“There have been more foreign fans that call my name and ask for autographs lately, and I’ve been glad to see that,” he smiled. “Of course I’ve made the top 100 in the rankings and that has helped. I’m happy that I’m gradually getting recognized.”

And likewise, he feels that the “next Nishikori” label has been fading as he continues his own ascent.

Nishioka, a 170-cm left-hander, said that few around him believed he could become a top-150 player when he turned pro in 2014 because of his size disadvantage, which leads to a shortage of power on the court.

It didn’t discourage him, however. Nishioka says he is hard-nosed and that those low assessments actually lit a fire in his heart.

“I wanted to prove them wrong,” said Nishioka, who captured the gold medal in the men’s singles competition at the Asian Games in Incheon, South Korea, two years ago. “And to be honest, I thought that I could do it. I believed I could do it.”

Having an impertinent streak is essential to being a competitive athlete, but at the same time, an athlete has to be able to control his or her emotions, too. That’s one of the things Nishioka knows he has to manage going forward.

Nishioka said that his competitive mind-set appears even during practices, not only in games. He can’t forgive himself if he makes a mistake, which leads to a lack of self-control.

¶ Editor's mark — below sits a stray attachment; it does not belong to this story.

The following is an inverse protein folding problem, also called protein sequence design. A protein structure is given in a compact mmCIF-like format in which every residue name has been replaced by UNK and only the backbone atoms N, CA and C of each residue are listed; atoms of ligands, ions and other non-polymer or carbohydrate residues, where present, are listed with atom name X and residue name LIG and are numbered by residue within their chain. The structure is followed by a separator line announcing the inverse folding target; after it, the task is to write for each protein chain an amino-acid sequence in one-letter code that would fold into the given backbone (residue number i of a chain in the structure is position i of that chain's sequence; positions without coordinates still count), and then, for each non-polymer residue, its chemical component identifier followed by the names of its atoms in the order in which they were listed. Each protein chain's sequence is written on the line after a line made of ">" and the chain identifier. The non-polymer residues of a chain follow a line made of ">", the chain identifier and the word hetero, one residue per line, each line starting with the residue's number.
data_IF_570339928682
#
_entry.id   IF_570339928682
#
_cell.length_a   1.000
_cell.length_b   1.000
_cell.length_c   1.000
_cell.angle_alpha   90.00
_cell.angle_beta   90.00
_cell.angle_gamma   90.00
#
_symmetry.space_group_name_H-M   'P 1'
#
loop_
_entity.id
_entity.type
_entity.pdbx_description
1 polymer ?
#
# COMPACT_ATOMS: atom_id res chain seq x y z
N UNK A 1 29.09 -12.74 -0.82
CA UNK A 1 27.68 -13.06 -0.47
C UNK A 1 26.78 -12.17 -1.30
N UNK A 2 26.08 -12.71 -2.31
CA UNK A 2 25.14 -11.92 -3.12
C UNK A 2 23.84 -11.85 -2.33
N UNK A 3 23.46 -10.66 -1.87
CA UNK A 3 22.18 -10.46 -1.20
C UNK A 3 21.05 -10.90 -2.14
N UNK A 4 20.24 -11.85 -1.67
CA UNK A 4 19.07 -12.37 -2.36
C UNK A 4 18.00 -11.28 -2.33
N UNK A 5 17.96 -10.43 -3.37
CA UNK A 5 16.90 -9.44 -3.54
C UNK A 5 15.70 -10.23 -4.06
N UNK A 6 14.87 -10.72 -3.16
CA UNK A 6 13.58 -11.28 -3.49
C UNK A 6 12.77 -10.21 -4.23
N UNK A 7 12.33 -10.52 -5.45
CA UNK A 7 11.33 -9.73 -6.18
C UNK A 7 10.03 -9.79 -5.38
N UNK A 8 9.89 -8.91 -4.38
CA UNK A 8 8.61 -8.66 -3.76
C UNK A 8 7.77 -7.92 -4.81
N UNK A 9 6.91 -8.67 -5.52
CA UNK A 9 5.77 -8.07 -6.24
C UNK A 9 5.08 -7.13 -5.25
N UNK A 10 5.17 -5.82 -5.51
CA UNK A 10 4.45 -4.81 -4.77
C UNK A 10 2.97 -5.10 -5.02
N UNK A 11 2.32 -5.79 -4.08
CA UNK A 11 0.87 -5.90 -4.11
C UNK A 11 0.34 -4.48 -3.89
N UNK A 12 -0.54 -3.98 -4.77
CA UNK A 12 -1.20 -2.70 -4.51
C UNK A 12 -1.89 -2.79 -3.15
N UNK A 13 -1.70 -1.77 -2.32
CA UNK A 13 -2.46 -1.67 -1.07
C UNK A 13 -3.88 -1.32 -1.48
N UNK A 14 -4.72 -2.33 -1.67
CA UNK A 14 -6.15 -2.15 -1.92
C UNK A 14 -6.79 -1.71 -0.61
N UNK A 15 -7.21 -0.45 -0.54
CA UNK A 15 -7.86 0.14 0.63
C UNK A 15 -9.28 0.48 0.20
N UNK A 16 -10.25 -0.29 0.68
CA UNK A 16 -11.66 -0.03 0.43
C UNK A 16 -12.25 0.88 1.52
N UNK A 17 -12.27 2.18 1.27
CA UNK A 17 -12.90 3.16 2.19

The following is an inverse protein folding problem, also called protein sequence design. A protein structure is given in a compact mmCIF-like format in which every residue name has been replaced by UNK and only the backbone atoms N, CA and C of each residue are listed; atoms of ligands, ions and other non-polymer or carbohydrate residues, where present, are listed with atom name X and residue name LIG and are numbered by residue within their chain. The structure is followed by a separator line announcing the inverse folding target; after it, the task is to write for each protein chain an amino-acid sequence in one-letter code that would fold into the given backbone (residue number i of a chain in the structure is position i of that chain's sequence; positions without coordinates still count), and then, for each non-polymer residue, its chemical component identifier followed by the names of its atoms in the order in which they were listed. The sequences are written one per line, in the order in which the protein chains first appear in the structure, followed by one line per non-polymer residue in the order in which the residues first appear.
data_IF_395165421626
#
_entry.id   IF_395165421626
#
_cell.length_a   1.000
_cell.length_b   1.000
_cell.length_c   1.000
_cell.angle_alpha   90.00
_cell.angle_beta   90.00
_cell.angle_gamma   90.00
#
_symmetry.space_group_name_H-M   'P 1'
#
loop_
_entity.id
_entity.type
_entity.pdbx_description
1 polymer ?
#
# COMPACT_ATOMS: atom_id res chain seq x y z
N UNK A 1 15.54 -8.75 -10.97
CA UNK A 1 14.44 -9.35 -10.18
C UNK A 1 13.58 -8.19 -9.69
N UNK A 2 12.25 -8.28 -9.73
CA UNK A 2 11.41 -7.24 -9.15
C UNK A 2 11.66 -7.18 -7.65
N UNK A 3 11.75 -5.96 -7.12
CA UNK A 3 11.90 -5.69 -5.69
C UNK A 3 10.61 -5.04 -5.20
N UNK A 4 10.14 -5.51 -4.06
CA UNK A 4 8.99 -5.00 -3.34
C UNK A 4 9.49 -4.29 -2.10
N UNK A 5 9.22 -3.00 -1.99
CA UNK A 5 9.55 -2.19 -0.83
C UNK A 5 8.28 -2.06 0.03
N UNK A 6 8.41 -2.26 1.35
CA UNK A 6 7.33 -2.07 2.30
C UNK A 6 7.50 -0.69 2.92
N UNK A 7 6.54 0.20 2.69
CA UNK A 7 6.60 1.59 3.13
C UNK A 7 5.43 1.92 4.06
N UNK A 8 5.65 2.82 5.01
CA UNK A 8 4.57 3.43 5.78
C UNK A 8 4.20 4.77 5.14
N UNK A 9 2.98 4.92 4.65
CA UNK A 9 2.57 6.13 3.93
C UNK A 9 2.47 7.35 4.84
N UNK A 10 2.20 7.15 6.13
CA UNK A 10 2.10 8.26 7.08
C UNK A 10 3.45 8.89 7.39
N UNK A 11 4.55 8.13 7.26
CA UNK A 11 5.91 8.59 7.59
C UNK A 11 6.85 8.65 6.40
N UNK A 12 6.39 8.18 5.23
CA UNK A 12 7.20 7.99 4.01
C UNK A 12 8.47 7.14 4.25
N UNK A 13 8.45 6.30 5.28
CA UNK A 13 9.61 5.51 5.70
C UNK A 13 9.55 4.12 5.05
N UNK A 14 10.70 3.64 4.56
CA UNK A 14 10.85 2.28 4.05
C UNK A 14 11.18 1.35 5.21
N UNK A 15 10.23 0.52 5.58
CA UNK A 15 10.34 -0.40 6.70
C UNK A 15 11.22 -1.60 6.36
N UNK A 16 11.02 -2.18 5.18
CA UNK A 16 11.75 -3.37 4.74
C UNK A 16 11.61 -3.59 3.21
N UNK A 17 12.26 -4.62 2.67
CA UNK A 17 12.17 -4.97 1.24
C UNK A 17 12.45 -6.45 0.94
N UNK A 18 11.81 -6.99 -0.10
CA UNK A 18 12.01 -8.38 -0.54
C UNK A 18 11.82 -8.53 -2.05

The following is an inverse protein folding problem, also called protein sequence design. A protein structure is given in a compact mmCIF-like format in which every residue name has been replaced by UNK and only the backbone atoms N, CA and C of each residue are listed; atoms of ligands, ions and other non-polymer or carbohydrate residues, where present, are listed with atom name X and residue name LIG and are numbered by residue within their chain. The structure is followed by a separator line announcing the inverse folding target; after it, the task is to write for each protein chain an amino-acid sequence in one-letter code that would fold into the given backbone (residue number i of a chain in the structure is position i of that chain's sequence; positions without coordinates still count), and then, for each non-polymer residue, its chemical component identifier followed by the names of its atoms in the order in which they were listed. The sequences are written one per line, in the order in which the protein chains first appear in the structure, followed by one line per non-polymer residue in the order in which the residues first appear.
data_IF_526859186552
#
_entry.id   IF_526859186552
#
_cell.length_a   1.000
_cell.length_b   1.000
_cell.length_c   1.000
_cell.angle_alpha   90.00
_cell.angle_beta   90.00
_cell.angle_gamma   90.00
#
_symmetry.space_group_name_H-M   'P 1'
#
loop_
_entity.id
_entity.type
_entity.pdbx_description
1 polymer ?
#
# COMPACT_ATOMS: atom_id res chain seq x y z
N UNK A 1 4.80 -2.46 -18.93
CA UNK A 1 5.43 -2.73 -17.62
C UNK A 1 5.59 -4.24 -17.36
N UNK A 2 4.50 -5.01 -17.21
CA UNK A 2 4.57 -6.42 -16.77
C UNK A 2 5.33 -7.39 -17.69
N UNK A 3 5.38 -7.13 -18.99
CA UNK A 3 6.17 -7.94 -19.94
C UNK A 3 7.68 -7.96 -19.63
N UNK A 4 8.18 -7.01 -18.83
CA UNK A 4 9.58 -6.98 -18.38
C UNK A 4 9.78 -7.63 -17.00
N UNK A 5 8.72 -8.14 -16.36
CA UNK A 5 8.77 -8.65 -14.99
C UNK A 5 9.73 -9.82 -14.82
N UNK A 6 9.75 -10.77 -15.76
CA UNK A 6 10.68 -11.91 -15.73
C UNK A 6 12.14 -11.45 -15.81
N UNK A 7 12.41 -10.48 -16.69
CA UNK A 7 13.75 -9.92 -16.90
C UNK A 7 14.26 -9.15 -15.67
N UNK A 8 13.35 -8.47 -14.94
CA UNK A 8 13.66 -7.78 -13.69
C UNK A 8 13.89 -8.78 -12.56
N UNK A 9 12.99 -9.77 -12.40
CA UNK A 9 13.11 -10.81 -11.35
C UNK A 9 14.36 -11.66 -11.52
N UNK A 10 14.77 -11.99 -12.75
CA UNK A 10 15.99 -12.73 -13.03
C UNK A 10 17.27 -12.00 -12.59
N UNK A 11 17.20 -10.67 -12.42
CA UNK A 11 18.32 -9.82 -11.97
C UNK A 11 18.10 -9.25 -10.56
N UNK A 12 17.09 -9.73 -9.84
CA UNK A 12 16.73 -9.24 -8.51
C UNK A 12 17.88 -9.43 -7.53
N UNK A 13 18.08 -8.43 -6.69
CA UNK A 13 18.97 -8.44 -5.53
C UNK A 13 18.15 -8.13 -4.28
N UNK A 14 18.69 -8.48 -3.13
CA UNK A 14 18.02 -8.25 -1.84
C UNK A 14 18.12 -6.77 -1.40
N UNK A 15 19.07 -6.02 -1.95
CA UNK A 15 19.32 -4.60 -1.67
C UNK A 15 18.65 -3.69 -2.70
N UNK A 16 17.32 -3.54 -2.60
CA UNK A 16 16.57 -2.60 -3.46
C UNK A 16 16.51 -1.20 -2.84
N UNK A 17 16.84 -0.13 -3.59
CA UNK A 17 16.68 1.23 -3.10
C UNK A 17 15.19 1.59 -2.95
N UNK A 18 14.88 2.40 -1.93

He revealed that he has read some books on brain science and sports psychology, but that a conversation with his mother, Kimie, during a slump he had earlier this year also helped him to manage his mentality.

Nishioka said that he struggled around the time of the French Open, but his mother advised him to try a different mental approach and after that he came through the other side.

My mother told me, ‘You lose when you lose, and you win when you can,’ ” Nishioka said. “Then I started playing not dwelling on winning too much and thinking like it is what it is, even when I couldn’t earn points. And it felt very good. I’ve been able to play aggressively in important situations and play in a more relaxed fashion.”

But he will have to be ready to take on the best players in the world in order to climb the rankings from now on. Technically, the two-handed backhand player acknowledges that he has to improve on his serves, volleys, and being able to play closer to the net more.

Nishioka said IMG founder Nick Bollettieri told him to model his game after former No. 1 player Marcelo Rios, because the Chilean was short and left-handed as well.

Asked if he eventually wants to lead Japanese tennis like Nishikori is currently doing, Nishioka quickly responded, “No doubt.”

“And my dream is to win a Grand Slam,” he said. “I know I’ll eventually play against Nishikori. I want to be like a presence like him. I want to even do better than he has done.”

Nishioka, who wants to compete at the 2020 Tokyo Olympics, is scheduled to compete at a Challengers tourney in China later this month and a few Challengers in Japan over the remainder of the year.